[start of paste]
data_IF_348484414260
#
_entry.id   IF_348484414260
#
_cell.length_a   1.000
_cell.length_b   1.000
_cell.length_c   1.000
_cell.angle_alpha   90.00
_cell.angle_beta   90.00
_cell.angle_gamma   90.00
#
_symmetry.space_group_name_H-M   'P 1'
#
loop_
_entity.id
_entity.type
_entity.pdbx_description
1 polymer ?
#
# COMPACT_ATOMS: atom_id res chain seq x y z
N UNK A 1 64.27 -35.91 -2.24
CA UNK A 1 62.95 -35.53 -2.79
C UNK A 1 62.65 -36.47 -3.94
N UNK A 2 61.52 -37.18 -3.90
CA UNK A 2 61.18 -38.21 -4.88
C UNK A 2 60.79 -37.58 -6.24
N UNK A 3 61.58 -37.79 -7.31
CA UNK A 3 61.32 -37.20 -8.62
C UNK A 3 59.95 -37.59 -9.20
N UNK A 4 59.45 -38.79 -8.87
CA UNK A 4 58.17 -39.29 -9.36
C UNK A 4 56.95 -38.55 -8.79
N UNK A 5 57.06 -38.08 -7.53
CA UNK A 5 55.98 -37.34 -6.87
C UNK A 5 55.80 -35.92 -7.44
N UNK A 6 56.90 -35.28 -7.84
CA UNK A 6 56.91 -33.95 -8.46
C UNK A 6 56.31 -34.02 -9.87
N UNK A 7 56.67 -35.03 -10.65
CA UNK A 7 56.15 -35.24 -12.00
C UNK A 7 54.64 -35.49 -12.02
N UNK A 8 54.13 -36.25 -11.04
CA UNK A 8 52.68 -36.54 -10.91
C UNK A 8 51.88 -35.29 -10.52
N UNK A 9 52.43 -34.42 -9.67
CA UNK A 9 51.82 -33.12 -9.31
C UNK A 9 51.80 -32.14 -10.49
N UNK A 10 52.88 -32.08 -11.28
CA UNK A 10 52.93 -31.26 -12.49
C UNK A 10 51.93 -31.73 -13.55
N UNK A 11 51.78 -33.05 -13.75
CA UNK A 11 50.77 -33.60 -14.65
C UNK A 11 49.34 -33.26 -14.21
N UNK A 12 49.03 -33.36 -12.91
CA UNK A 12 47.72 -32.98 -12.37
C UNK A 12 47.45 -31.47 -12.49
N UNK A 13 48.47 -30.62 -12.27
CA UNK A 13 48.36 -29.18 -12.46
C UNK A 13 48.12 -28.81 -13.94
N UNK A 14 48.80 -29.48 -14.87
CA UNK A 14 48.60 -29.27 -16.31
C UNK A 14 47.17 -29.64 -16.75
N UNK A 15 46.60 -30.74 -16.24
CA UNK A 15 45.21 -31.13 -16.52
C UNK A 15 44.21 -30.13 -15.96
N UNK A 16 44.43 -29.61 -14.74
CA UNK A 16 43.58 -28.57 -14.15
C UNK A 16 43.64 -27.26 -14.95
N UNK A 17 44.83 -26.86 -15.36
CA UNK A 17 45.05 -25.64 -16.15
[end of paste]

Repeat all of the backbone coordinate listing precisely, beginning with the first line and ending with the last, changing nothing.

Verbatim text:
data_IF_348484414260
#
_entry.id   IF_348484414260
#
_cell.length_a   1.000
_cell.length_b   1.000
_cell.length_c   1.000
_cell.angle_alpha   90.00
_cell.angle_beta   90.00
_cell.angle_gamma   90.00
#
_symmetry.space_group_name_H-M   'P 1'
#
loop_
_entity.id
_entity.type
_entity.pdbx_description
1 polymer ?
#
# COMPACT_ATOMS: atom_id res chain seq x y z
N UNK A 1 64.27 -35.91 -2.24
CA UNK A 1 62.95 -35.53 -2.79
C UNK A 1 62.65 -36.47 -3.94
N UNK A 2 61.52 -37.18 -3.90
CA UNK A 2 61.18 -38.21 -4.88
C UNK A 2 60.79 -37.58 -6.24
N UNK A 3 61.58 -37.79 -7.31
CA UNK A 3 61.32 -37.20 -8.62
C UNK A 3 59.95 -37.59 -9.20
N UNK A 4 59.45 -38.79 -8.87
CA UNK A 4 58.17 -39.29 -9.36
C UNK A 4 56.95 -38.55 -8.79
N UNK A 5 57.06 -38.08 -7.53
CA UNK A 5 55.98 -37.34 -6.87
C UNK A 5 55.80 -35.92 -7.44
N UNK A 6 56.90 -35.28 -7.84
CA UNK A 6 56.91 -33.95 -8.46
C UNK A 6 56.31 -34.02 -9.87
N UNK A 7 56.67 -35.03 -10.65
CA UNK A 7 56.15 -35.24 -12.00
C UNK A 7 54.64 -35.49 -12.02
N UNK A 8 54.13 -36.25 -11.04
CA UNK A 8 52.68 -36.54 -10.91
C UNK A 8 51.88 -35.29 -10.52
N UNK A 9 52.43 -34.42 -9.67
CA UNK A 9 51.82 -33.12 -9.31
C UNK A 9 51.80 -32.14 -10.49
N UNK A 10 52.88 -32.08 -11.28
CA UNK A 10 52.93 -31.26 -12.49
C UNK A 10 51.93 -31.73 -13.55
N UNK A 11 51.78 -33.05 -13.75
CA UNK A 11 50.77 -33.60 -14.65
C UNK A 11 49.34 -33.26 -14.21
N UNK A 12 49.03 -33.36 -12.91
CA UNK A 12 47.72 -32.98 -12.37
C UNK A 12 47.45 -31.47 -12.49
N UNK A 13 48.47 -30.62 -12.27
CA UNK A 13 48.36 -29.18 -12.46
C UNK A 13 48.12 -28.81 -13.94
N UNK A 14 48.80 -29.48 -14.87
CA UNK A 14 48.60 -29.27 -16.31
C UNK A 14 47.17 -29.64 -16.75
N UNK A 15 46.60 -30.74 -16.24
CA UNK A 15 45.21 -31.13 -16.52
C UNK A 15 44.21 -30.13 -15.96
N UNK A 16 44.43 -29.61 -14.74
CA UNK A 16 43.58 -28.57 -14.15
C UNK A 16 43.64 -27.26 -14.95
N UNK A 17 44.83 -26.86 -15.36
CA UNK A 17 45.05 -25.64 -16.15